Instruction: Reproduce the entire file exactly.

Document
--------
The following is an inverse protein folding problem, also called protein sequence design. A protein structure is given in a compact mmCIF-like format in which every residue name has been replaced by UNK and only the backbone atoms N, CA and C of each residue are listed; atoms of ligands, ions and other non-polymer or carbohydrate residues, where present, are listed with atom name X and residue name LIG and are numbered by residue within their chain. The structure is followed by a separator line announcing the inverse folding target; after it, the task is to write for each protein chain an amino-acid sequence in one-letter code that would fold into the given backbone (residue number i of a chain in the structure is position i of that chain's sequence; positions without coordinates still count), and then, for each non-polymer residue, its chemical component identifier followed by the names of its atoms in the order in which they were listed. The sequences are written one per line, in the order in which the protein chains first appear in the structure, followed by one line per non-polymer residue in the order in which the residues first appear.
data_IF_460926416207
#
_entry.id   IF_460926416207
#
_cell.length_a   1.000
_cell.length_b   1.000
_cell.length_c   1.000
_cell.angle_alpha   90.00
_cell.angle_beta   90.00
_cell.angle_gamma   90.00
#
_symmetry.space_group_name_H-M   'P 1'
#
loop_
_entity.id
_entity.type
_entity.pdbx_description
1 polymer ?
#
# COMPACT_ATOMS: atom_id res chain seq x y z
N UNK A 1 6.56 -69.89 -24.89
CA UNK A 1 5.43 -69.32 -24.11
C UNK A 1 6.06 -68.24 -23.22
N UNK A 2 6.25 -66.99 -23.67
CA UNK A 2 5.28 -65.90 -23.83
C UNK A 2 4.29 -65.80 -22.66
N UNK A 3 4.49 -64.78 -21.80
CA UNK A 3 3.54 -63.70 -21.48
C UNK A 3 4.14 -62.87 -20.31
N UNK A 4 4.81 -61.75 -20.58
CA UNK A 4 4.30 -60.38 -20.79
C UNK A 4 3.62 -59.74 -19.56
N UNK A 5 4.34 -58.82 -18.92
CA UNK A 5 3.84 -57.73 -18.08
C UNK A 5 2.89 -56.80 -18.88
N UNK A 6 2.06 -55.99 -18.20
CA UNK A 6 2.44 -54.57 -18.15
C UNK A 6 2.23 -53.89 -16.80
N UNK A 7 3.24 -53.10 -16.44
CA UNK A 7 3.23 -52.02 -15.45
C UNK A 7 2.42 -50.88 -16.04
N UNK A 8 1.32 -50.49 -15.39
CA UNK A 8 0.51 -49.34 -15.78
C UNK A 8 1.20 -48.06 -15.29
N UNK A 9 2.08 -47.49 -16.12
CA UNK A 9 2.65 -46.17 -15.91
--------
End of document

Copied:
The following is an inverse protein folding problem, also called protein sequence design. A protein structure is given in a compact mmCIF-like format in which every residue name has been replaced by UNK and only the backbone atoms N, CA and C of each residue are listed; atoms of ligands, ions and other non-polymer or carbohydrate residues, where present, are listed with atom name X and residue name LIG and are numbered by residue within their chain. The structure is followed by a separator line announcing the inverse folding target; after it, the task is to write for each protein chain an amino-acid sequence in one-letter code that would fold into the given backbone (residue number i of a chain in the structure is position i of that chain's sequence; positions without coordinates still count), and then, for each non-polymer residue, its chemical component identifier followed by the names of its atoms in the order in which they were listed. The sequences are written one per line, in the order in which the protein chains first appear in the structure, followed by one line per non-polymer residue in the order in which the residues first appear.
data_IF_460926416207
#
_entry.id   IF_460926416207
#
_cell.length_a   1.000
_cell.length_b   1.000
_cell.length_c   1.000
_cell.angle_alpha   90.00
_cell.angle_beta   90.00
_cell.angle_gamma   90.00
#
_symmetry.space_group_name_H-M   'P 1'
#
loop_
_entity.id
_entity.type
_entity.pdbx_description
1 polymer ?
#
# COMPACT_ATOMS: atom_id res chain seq x y z
N UNK A 1 6.56 -69.89 -24.89
CA UNK A 1 5.43 -69.32 -24.11
C UNK A 1 6.06 -68.24 -23.22
N UNK A 2 6.25 -66.99 -23.67
CA UNK A 2 5.28 -65.90 -23.83
C UNK A 2 4.29 -65.80 -22.66
N UNK A 3 4.49 -64.78 -21.80
CA UNK A 3 3.54 -63.70 -21.48
C UNK A 3 4.14 -62.87 -20.31
N UNK A 4 4.81 -61.75 -20.58
CA UNK A 4 4.30 -60.38 -20.79
C UNK A 4 3.62 -59.74 -19.56
N UNK A 5 4.34 -58.82 -18.92
CA UNK A 5 3.84 -57.73 -18.08
C UNK A 5 2.89 -56.80 -18.88
N UNK A 6 2.06 -55.99 -18.20
CA UNK A 6 2.44 -54.57 -18.15
C UNK A 6 2.23 -53.89 -16.80
N UNK A 7 3.24 -53.10 -16.44
CA UNK A 7 3.23 -52.02 -15.45
C UNK A 7 2.42 -50.88 -16.04
N UNK A 8 1.32 -50.49 -15.39
CA UNK A 8 0.51 -49.34 -15.78
C UNK A 8 1.20 -48.06 -15.29
N UNK A 9 2.08 -47.49 -16.12
CA UNK A 9 2.65 -46.17 -15.91